MIAMI – On Monday, TAP Air Portugal (TP) posted its financial results for Q1 2020, showing a huge loss of USD$443m. After a positive start in the first two months of the year, things took a turn for the worse.
In a statement, TAP explained, “Activity decrease in March 2020 as a result of the COVID-19 pandemic, negatively impacted performance in the first quarter, offsetting the good performance observed in the first two months of the year.”
Now, according to abc.es, the Portuguese socialist government has decided to nationalize the flag carrier due to the cessation of its activity caused by the COVID-19 pandemic.
TAP saw passenger numbers drop by approximately 54% in March compared to the same period in 2019.
Amid the recent bad news, TAP shared some fleet updates, informing of two new A330neo and one A321neo it took delivery of. With one A319 retired, the airline will end the quarter with 107 aircraft.
However, TAP has confirmed the retirement of one A320, one A321, three A319, and one E190, for a total of six aircraft. Fleet size is expected to be further reduced as the year continues, with the fleet plan “Currently under revision by the airline.
3 months of capacity reductions
On March 20, TP announced temporary capacity reductions following the travel restrictions and the drop in passenger demand.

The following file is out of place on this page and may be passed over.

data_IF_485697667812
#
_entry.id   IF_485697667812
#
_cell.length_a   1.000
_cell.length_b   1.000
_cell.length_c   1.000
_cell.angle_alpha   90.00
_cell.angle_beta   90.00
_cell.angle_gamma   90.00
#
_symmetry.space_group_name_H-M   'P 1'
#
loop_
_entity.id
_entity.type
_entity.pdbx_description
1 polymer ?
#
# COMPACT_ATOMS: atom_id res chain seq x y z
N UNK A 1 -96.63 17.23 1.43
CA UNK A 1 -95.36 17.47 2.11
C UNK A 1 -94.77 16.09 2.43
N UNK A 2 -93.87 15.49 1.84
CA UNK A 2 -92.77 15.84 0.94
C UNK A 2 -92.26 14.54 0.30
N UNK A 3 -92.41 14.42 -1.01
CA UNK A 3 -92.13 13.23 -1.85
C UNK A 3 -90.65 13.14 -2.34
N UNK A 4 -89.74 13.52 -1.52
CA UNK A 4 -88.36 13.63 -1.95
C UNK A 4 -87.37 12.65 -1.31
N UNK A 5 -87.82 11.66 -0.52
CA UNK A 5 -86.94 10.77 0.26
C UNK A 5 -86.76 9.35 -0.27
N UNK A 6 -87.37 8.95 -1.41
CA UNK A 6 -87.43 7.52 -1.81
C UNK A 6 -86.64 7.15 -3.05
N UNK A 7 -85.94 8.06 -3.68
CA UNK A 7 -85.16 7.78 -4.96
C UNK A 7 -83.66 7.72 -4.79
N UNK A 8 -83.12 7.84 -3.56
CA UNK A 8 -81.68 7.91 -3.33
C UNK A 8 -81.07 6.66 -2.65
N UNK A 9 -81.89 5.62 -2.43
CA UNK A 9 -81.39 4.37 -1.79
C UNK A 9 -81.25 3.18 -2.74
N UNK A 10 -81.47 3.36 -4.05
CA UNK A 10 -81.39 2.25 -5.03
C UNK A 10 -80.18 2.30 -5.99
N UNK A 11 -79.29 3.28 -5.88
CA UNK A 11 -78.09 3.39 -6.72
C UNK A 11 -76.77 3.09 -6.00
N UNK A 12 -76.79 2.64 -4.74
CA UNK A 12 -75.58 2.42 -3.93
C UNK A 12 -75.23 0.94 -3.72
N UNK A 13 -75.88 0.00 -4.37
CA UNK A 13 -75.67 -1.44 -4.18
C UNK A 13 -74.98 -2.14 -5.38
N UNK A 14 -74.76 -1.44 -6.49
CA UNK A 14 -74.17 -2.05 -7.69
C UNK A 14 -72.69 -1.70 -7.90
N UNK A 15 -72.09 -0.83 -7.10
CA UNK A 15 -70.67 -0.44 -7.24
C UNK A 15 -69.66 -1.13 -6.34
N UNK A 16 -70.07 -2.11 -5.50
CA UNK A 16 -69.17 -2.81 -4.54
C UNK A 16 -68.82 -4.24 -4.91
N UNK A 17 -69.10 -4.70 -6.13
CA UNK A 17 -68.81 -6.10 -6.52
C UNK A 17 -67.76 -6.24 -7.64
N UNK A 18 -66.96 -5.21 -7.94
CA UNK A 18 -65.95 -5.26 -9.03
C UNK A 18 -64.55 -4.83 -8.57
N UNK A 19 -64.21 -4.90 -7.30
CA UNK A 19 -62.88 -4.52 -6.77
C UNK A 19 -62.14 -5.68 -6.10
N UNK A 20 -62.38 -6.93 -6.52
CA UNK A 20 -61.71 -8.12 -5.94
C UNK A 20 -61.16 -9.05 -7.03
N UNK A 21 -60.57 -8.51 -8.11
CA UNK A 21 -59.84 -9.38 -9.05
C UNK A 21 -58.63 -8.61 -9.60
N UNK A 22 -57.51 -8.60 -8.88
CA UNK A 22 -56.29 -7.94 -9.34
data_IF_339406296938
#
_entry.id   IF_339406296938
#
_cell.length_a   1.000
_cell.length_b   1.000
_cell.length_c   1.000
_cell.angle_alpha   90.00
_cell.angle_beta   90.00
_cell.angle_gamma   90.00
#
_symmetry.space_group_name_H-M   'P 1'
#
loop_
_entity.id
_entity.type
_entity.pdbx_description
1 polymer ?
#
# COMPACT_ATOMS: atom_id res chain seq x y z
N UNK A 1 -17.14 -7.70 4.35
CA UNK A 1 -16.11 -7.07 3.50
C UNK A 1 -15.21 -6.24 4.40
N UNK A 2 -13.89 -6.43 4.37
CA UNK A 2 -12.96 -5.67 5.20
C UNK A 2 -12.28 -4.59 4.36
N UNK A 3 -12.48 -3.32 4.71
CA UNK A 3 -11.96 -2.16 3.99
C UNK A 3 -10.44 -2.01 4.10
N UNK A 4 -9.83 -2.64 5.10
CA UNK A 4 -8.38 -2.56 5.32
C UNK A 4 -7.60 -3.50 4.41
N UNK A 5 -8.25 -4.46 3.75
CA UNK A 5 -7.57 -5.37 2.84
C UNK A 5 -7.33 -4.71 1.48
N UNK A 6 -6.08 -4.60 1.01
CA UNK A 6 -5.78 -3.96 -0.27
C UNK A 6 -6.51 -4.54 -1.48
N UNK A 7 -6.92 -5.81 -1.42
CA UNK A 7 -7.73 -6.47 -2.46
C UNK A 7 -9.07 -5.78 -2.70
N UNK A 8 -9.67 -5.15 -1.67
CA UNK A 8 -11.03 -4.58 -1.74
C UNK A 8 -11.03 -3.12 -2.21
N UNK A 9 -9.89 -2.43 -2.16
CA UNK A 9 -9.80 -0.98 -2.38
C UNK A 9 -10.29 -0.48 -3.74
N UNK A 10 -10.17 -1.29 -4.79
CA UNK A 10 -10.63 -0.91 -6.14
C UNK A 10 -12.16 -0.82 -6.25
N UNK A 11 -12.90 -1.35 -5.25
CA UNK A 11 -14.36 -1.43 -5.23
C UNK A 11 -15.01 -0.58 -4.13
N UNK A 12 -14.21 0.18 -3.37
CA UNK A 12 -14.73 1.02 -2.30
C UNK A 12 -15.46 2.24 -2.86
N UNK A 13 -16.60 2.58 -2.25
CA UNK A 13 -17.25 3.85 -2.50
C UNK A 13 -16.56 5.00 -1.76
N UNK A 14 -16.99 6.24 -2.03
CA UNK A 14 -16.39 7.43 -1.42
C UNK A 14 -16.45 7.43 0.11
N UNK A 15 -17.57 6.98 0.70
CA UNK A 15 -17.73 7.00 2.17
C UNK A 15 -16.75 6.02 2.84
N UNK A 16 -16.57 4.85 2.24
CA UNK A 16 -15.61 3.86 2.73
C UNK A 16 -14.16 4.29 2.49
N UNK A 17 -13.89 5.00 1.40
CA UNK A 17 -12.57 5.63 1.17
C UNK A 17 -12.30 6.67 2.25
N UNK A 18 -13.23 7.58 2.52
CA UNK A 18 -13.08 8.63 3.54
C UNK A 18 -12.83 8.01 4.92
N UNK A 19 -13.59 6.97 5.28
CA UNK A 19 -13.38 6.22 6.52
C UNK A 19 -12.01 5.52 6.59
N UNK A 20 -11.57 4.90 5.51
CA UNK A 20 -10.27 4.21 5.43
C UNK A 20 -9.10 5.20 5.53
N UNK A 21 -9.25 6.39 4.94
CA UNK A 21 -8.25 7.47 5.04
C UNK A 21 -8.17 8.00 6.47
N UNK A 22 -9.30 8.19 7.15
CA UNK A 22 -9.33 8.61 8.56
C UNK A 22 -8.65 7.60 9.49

At the time, the company’s network involved 90 destinations in 36 countries worldwide, operating 3,000 weekly flights on a fleet of 85 Airbus aircraft and 21 aircraft in TAP Express livery.
A Looming Nationalization
With the nationalization, 45% of the company remains in private hands, in charge of the Portuguese-Brazilian Atlantic Gateway consortium, headed by magnate David Neeleman and local businessman Humberto Pedrosa, both responsible for the negotiation with Lisbon.
According to Francisco Chacón of abc.es, the talks have not come to fruition and there has been no agreement regarding the offer of a loan worth €1.2bn.
This situation has resulted in Portugal Prime Minister Antonio Costa sending the order of nationalization to the presidency of the Council of Ministers.
Neeleman, whose management has been in doubt for months in Portugal, did not accept the conditions defended by the Government. However, by rejecting the government’s proposal, he risks being removed from the management by the state owners, the latter having a slight majority in the distribution of roles.
The first official reactions were swift and the Minister of Infrastructure, Pedro Nuno Santos, was quick to declare: “TAP is too important for the country to afford to lose the company.”